Sunday, November 22, 2009

Pt.17 - Der Sitzbank und Spectacles

Link to Pt.1 of this series

Pt.17 - Der Sitzbank und Spectacles

I sat down on the bed, and started to read a brochure put out by the cruise line, about the cruise ship. I found that we were not fully utilizing all of the amenities in our stateroom. For example, there was a steel plate on the wall with a black four-position knob on it. By turning the knob, we were serenaded with either British short-wave broadcasts, or Antonio Vivaldi’s Four Seasons. With the strains of the string quartet shivering into “Winter”, it seemed a lot cooler in the room. And, I discovered that by huddling in the corner, right next to the air conditioner, it was just a little cooler than the rest of the room, which, in addition to the window radiation, was also radiating heat from the deck above.

We sat and read the book about our stateroom, which was written only in German. What we thought were merely narrow bunk beds were actually the latest high-tech device in comfortable accommodation. These amazing beds were referred to as “Sitzbanks” in the manual. They were not only narrow hard beds at night — by day they were very uncomfortable sofas. While sitting on the sitzbank contemplating the view of the river (our room was on the river side of the boat), our feet dangled off the sides of the sitzbank, not reaching the floor.

While we were reading, the Four Seasons reached its inevitable end, and, just like the real Four Seasons, the music started out again — from the beginning. Was this an all-Vivaldi channel? Still, it was the only music, and I hadn’t heard the Four Seasons in a while. I got up to further explore the room, perhaps to discover some amenity I had missed. I discovered that our bathroom had not been supplied with washcloths. So, I went to the desk again, and told Andre that there were no washcloths in our bathroom. He told me “There are none on board”, and, I could tell just from his tone of voice, that the matter was closed.

I returned to the room to further contemplate our fate. From out of our window, through the shimmering heat, I could see the Rhone river. It was just a wide river, not quite as wide as the Mississippi here at Avignon. To the front of the boat, there was a bridge crossing the river. I was once again thankful that we hadn’t had to take a side trip across the bridge to discover that our boat was on This side of the river. We just wouldn’t have made it.

Across the river, there was a black boat with white lettering on its side “Spectacles”. We would note later that, although there was activity on board the “Spectacles”, the ship never left the port. Examining it more closely, it looked kind of seedy and run-down. Maybe someone was just living there, and the ship never left its port. Joyce speculated that maybe they have a telephoto lens, and sell “surveillance” footage to porn distributors based on what they could see through the stateroom windows of visiting ships.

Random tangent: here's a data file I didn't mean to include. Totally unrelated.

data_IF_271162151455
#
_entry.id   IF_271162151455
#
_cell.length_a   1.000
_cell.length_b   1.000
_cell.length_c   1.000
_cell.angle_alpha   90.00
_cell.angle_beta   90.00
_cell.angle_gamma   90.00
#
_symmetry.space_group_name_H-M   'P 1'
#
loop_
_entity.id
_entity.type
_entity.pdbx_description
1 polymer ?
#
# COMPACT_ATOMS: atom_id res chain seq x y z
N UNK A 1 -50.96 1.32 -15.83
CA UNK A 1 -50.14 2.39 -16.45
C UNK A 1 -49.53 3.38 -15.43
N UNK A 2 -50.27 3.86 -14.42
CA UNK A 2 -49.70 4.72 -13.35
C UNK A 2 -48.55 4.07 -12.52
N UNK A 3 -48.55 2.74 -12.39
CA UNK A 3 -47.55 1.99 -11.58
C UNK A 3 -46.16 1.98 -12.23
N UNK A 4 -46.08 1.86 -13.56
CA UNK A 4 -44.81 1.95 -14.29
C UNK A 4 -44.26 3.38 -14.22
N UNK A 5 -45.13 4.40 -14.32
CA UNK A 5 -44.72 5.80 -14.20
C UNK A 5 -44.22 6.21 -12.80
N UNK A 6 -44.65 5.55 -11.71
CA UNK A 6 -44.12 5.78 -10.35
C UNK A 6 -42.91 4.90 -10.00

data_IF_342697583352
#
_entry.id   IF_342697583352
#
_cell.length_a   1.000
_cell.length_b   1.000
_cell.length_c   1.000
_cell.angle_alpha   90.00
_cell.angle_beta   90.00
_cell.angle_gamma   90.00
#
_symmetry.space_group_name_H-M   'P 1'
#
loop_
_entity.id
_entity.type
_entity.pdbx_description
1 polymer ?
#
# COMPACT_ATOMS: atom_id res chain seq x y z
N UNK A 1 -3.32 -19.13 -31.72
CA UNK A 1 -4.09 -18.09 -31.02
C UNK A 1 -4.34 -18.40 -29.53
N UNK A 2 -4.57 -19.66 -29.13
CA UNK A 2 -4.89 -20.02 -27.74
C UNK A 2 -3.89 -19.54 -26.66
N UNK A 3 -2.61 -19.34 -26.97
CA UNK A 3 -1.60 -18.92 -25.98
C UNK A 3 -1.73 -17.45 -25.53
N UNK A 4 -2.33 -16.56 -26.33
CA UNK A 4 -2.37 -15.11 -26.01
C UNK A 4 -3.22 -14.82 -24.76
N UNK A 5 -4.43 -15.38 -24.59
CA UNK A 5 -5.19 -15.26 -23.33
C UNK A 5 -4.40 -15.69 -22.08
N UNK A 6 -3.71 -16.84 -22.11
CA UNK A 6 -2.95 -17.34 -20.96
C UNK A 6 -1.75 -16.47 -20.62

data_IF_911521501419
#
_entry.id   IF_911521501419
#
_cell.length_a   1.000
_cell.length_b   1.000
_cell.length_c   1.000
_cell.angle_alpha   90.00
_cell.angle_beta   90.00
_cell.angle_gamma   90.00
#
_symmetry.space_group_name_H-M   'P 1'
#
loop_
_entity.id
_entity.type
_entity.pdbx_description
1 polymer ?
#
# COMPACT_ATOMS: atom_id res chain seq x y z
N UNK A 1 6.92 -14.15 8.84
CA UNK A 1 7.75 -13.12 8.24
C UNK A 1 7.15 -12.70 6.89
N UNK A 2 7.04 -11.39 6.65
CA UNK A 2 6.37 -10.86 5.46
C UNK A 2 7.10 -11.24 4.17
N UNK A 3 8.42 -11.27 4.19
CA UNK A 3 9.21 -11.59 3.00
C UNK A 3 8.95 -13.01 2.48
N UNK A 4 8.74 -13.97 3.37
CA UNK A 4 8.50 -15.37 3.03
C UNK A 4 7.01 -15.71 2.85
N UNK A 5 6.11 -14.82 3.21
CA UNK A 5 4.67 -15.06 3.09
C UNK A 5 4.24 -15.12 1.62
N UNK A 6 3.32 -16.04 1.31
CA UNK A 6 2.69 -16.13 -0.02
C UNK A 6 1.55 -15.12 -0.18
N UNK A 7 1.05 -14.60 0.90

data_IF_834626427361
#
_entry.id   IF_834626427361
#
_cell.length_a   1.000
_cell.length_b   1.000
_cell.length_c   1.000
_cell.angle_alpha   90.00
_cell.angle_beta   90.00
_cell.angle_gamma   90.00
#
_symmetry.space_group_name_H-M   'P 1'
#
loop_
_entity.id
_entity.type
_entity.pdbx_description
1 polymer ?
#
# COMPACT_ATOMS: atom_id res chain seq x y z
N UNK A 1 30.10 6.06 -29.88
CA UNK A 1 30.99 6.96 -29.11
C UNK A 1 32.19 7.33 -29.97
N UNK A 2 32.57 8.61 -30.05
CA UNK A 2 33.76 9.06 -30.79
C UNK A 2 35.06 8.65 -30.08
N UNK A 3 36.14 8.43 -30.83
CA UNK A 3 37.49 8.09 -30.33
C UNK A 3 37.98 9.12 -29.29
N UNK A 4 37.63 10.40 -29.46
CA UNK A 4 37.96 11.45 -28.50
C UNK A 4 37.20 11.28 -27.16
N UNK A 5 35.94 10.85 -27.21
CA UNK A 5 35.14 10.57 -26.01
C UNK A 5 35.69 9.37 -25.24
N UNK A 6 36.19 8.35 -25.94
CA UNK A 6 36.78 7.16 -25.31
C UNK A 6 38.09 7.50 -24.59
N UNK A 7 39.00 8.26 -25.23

It was now nearing six o’clock, and nearing time for our “welcome cocktail with the captain”. This warm welcome would take place at 7:00 p.m., with dinner to follow in the dining room. We sat back on our Sitzbank, and looked forward to the experience of actually meeting a real ship captain, and then actually having him buy us a drink. Maybe we could ask to use his washcloth. . . Vivaldi kept flailing away, our third time through the Four Seasons. Still, we were where we were going to be for the next week, and that alone felt good. No more schlepping the baggage around for awhile. At the very worst, we could sleep all week, and it would feel good.

We had a drink of our own, to bolster our curage for our upcoming meeting with the Captain. I went down to the ice machine and got six more tiny cubes for Joyce’s martini, and I had some good lukewarm American Whiskey — Old Crow. By 7:00, we were dressed again, and ready to go. Andre told us that, no, the Captain’s reception wasn’t until 7:30. We went back to our room and stared back at Spectacles some more, all the while tapping our toes to the lilt of Vivaldi’s Four Seasons.

At 7:30, we headed for the Salon. Andre, once again struck with amnesia, asked us, if he could help us. We told him that we were there for the Captain’s reception. “That is at 8:00", Andre told us. Back to the cabin. We poured ourself another small drink, and had some more Vivaldi. I wondered if the Four Seasons would be playing when we got back later. It would be.

At 8:00, they finally decided to greet the new passengers. We entered the salon, a pleasantly furnished room with groups of living-room chairs arranged around small coffee tables. A bar was at one end, a dance floor in the center, with a piano against one wall near the dance floor. At last, we’ll be able to hear some real French Jazz, from the country that gave us the Hot Club. Entertainment was piped over the house PA system, light classical music. Joyce broke into a sweat from Vivaldi-deprivation. I hummed some in her ear to snap her out of it.

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1 comment:

Leslie Hanna said...

This is so funny. Sad, though funny now AFTER the fact. Stoopid Love Boat shows disillusioned us all to the realities of "cruise" life. I look forward to more of your trip. ;-) (I am laughing WITH you, not AT you.)